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The Hypocrisy of Jeb Bush's Admission That He Used to Smoke Pot

Eight years after Bush left the governor's office, Florida remains one of the worst places to get caught with marijuana in the country.

Josiah Hesse

Josiah Hesse

In the lead-up to the inevitable announcement that he is running for president, former Florida Governor Jeb Bush has followed in the footsteps of our last three presidents and admitted that he used to smoke pot as a kid. In a Boston Globe profile of Bush's teenage years at the prestigious Phillips Academy in Andover, Mass., the second son of the Bush dynasty was painted as a nihilistic bully, a long-haired jock who cared nothing for politics, the Vietnam war, or getting good grades. According to recollections from his classmates, Jeb Bush just wanted to hit the hash pipe and rock out to Steppenwolf.

Bush's father, George Senior, was a freshman congressman on the fast track to a storied life in Washington when Jeb enrolled in the Massachusetts prep school in 1967. The summer of love had just turned to fall, Bush was 14 and apparently had yet to be infected with the ambition of his father. He had completed the ninth grade in Houston, but was asked to repeat it at Andover, where he says his grades remained just high enough to avoid expulsion.

"I drank alcohol and I smoked marijuana when I was at Andover," the 61-year-old Bush recalled in his interview with the Globe, adding that "It was pretty common."

The Globe spoke with Bush's former classmate, Peter Tibbetts, who recalls smoking marijuana with Bush in the woods near the school—where Bush suggested Tibbetts take up cigarettes so he could better handle his smoke—and then later smoking hash with him back on campus. "The first time I really got stoned was in Jeb's room," Tibbetts said. "He had a portable stereo with removable speakers. He put on Steppenwolf for me." Tibbetts added that he once bought hash from Bush.

In hindsight, Bush told the Globe, he considers his dope-smoking to be "stupid" and "wrong." But his critics—including potential 2016 rival Rand Paul—have pointed out that in his years as Florida Governor, Bush supported harsh policies that incarcerated people for behaving exactly as he did as a student.

"If you're white and you're rich in our country, if you're busted for drugs, you get a good attorney and in all likelihood you serve no time, but if you're poor black or Hispanic or poor and white, you get put in jail," Paul said in an interview with Fox News Monday. "I think it is hypocritical for very wealthy white people who have all the resources to evade the drug laws," he added "Particularly in Jeb Bush's case, he's against even allowing medical marijuana for people that are confined to wheelchairs from multiple sclerosis,""

Paul—who, like Jeb, is almost certainly running for president—said he is not in favor of full marijuana legalization, though he supports the right of states like Colorado, Washington, and Alaska, to make their own choice on the issue. He added that he thinks Congress should look at reducing sentences for nonviolent drug offenders.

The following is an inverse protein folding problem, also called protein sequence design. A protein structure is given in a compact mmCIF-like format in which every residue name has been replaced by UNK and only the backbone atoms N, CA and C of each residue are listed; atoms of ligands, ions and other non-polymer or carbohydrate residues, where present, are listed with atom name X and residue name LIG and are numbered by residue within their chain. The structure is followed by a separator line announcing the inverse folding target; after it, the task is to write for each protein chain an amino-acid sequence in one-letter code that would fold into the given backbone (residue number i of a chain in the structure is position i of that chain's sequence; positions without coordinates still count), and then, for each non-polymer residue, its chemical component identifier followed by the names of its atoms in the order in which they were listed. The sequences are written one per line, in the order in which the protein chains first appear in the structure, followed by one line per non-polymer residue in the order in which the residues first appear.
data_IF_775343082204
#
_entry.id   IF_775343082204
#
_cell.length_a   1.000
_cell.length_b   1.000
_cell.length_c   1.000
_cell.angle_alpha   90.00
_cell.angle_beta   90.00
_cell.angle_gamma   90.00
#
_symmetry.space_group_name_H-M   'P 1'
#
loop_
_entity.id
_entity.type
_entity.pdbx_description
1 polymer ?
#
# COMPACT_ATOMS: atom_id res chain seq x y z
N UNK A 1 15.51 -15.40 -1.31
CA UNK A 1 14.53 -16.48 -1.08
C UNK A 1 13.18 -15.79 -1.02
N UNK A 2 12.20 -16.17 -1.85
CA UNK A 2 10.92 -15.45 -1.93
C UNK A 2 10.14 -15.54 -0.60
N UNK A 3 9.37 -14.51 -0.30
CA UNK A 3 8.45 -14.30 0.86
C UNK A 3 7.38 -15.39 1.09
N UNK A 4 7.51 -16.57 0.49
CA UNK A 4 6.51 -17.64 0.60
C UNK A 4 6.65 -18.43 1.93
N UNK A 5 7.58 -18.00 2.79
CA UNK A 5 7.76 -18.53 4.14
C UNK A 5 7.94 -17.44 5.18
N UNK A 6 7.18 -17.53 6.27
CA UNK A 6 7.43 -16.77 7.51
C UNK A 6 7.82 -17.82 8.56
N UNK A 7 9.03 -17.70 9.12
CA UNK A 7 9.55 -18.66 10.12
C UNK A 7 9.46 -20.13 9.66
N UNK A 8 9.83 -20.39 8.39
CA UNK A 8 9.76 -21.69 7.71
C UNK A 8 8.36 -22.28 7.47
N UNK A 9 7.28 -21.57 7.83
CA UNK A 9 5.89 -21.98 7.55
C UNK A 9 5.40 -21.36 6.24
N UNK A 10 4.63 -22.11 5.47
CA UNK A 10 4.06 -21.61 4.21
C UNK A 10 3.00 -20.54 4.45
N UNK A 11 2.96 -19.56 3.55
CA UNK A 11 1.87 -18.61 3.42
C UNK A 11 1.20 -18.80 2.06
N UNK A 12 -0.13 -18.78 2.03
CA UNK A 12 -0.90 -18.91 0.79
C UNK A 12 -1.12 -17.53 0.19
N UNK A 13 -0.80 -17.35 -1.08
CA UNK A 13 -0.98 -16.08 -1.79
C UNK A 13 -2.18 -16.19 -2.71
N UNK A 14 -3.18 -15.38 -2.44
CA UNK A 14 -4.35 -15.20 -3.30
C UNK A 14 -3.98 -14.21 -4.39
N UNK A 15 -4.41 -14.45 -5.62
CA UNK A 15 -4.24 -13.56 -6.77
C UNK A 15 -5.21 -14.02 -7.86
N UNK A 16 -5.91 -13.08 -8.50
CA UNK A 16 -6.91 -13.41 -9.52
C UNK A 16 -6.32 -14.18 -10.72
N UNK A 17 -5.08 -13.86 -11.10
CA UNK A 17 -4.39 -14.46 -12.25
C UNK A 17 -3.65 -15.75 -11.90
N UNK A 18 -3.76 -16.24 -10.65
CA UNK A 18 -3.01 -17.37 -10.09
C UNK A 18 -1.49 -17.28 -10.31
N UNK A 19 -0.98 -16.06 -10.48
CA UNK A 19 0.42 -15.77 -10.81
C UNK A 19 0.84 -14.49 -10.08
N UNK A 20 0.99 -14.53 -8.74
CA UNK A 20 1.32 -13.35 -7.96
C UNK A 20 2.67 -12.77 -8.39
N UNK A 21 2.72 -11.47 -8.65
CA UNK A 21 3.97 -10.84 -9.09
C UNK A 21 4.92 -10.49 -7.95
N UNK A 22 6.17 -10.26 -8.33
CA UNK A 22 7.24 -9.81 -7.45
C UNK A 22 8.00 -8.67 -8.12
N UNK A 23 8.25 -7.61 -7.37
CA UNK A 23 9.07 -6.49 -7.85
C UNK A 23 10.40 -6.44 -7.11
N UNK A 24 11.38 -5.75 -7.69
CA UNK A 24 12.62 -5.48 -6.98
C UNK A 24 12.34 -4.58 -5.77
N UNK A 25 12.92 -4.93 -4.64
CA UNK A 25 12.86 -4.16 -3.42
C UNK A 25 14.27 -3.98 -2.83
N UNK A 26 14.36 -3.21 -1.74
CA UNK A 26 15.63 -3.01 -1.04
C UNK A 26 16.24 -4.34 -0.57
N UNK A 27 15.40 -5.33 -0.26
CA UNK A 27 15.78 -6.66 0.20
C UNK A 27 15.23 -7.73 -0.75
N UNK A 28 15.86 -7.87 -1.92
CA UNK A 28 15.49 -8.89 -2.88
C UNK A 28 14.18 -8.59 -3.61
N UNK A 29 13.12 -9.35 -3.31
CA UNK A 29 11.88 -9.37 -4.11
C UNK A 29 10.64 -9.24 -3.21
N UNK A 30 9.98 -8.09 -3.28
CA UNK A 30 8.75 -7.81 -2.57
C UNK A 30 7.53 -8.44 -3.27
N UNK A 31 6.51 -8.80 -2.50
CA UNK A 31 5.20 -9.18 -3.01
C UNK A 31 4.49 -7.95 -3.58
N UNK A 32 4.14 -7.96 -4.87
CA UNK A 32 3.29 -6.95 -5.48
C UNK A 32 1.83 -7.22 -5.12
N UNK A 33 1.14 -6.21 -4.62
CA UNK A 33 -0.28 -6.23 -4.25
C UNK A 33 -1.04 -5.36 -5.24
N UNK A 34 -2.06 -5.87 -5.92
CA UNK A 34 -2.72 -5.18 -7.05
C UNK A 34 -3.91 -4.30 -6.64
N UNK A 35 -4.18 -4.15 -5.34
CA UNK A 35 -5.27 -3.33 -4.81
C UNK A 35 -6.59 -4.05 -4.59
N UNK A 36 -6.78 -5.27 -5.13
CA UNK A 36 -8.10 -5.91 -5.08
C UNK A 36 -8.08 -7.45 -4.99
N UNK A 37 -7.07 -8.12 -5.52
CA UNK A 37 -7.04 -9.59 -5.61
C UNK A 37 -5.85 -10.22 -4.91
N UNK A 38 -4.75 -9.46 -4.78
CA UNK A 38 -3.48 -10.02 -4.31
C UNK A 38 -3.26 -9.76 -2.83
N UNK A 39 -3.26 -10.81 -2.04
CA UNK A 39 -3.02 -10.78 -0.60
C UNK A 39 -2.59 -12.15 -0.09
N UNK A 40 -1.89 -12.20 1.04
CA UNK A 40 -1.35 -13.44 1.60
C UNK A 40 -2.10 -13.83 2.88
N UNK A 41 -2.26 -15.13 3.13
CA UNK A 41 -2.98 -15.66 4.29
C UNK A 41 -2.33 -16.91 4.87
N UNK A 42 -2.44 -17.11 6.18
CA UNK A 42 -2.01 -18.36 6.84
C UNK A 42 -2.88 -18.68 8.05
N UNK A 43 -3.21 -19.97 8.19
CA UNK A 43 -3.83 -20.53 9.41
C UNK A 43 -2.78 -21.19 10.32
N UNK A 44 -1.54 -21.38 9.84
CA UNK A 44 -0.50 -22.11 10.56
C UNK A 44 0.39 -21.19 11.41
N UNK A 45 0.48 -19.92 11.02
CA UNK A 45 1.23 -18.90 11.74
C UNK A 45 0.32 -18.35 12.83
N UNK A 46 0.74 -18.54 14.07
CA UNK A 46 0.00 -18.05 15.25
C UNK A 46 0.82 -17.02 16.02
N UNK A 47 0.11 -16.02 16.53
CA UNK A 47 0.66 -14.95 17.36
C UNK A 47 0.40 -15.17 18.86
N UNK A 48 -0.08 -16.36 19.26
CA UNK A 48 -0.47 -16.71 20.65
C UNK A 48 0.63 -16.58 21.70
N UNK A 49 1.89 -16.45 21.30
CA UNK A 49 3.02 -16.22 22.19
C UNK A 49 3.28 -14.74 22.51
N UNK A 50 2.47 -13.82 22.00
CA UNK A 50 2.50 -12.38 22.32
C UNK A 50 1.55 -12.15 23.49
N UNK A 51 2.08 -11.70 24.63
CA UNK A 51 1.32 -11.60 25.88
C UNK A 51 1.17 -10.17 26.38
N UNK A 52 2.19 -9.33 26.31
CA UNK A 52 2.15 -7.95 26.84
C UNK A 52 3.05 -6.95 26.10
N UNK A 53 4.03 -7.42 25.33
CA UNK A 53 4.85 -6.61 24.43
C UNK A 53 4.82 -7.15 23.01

Paul also admitted to smoking pot as a young man, and said that it was "a mistake." Admissions of toking up as youth have become so common during presidential campaigns, it's almost a requisite milestone in the pageantry of running for the Oval Office. Following Bush's confession on Monday, an aide to presumptive GOP candidate Ted Cruz told The Daily Mailthat his boss "foolishly experimented with marijuana," as a teenager, but added, "it was a mistake, and he's never tried it since."

During an interview with ABC and Yahoo News last May, Senator Marco Rubio responded to inquiries about whether he partook in his youth with "Here's the problem with that question in American politics, if you say you did, suddenly there are all these people saying 'Well, it's not a big deal, look at all these successful people who did it.' On the other side of it, if you tell people that you didn't, they won't believe you."

And in an appearance on Jimmy Kimmel last year, Texas Governor Rick Perry denied ever smoking himself, but suggested that marijuana decriminalization may be around the corner in his state. "We already kind of did that," he said. "You don't want to ruin a kids life for having a joint. And, historically, that's what we saw." Perry went on to boast about the success of his criminal justice reform efforts, including the implementation of drug courts.

As governor of Florida, Jeb Bush took the opposite tack, opposing programs that would have placed drug offenders in rehabilitation programs instead of prisons, despite his daughter having done a stint in rehab after being caught trying to purchase Xanax with a phony prescription. While in rehab, she was busted twice with drugs, once with prescription pills, and another time with a rock of cocaine.

Eight years after Bush left office, Florida remains one of the worst places to get caught with marijuana in the country. According to data compiled by MuckRock, Florida leads several states—including Texas and California—in number of marijuana citations per capita, issuing more than five times the number of citations between 2011 and October 2014. In November, a constitutional amendment that would have legalized marijuana for medical purposes failed to get the 60 percent of votes needed to pass, despite earning support from a majority of voters.

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